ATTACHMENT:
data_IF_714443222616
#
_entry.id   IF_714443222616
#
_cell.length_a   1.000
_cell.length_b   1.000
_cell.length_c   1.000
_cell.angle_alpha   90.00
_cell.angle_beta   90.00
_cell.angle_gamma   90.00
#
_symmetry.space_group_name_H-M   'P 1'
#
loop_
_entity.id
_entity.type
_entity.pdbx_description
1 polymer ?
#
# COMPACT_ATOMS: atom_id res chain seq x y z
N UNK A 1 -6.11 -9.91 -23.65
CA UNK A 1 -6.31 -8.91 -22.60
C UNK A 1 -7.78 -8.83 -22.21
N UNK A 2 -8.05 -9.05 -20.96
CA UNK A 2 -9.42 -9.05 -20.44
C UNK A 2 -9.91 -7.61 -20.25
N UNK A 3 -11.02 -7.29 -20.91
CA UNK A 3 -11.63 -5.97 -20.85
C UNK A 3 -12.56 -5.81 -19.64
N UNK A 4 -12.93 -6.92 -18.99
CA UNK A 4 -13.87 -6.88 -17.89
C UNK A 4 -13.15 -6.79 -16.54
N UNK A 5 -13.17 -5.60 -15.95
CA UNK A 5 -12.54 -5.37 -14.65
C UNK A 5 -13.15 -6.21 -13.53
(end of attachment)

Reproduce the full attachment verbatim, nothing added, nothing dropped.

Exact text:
data_IF_714443222616
#
_entry.id   IF_714443222616
#
_cell.length_a   1.000
_cell.length_b   1.000
_cell.length_c   1.000
_cell.angle_alpha   90.00
_cell.angle_beta   90.00
_cell.angle_gamma   90.00
#
_symmetry.space_group_name_H-M   'P 1'
#
loop_
_entity.id
_entity.type
_entity.pdbx_description
1 polymer ?
#
# COMPACT_ATOMS: atom_id res chain seq x y z
N UNK A 1 -6.11 -9.91 -23.65
CA UNK A 1 -6.31 -8.91 -22.60
C UNK A 1 -7.78 -8.83 -22.21
N UNK A 2 -8.05 -9.05 -20.96
CA UNK A 2 -9.42 -9.05 -20.44
C UNK A 2 -9.91 -7.61 -20.25
N UNK A 3 -11.02 -7.29 -20.91
CA UNK A 3 -11.63 -5.97 -20.85
C UNK A 3 -12.56 -5.81 -19.64
N UNK A 4 -12.93 -6.92 -18.99
CA UNK A 4 -13.87 -6.88 -17.89
C UNK A 4 -13.15 -6.79 -16.54
N UNK A 5 -13.17 -5.60 -15.95
CA UNK A 5 -12.54 -5.37 -14.65
C UNK A 5 -13.15 -6.21 -13.53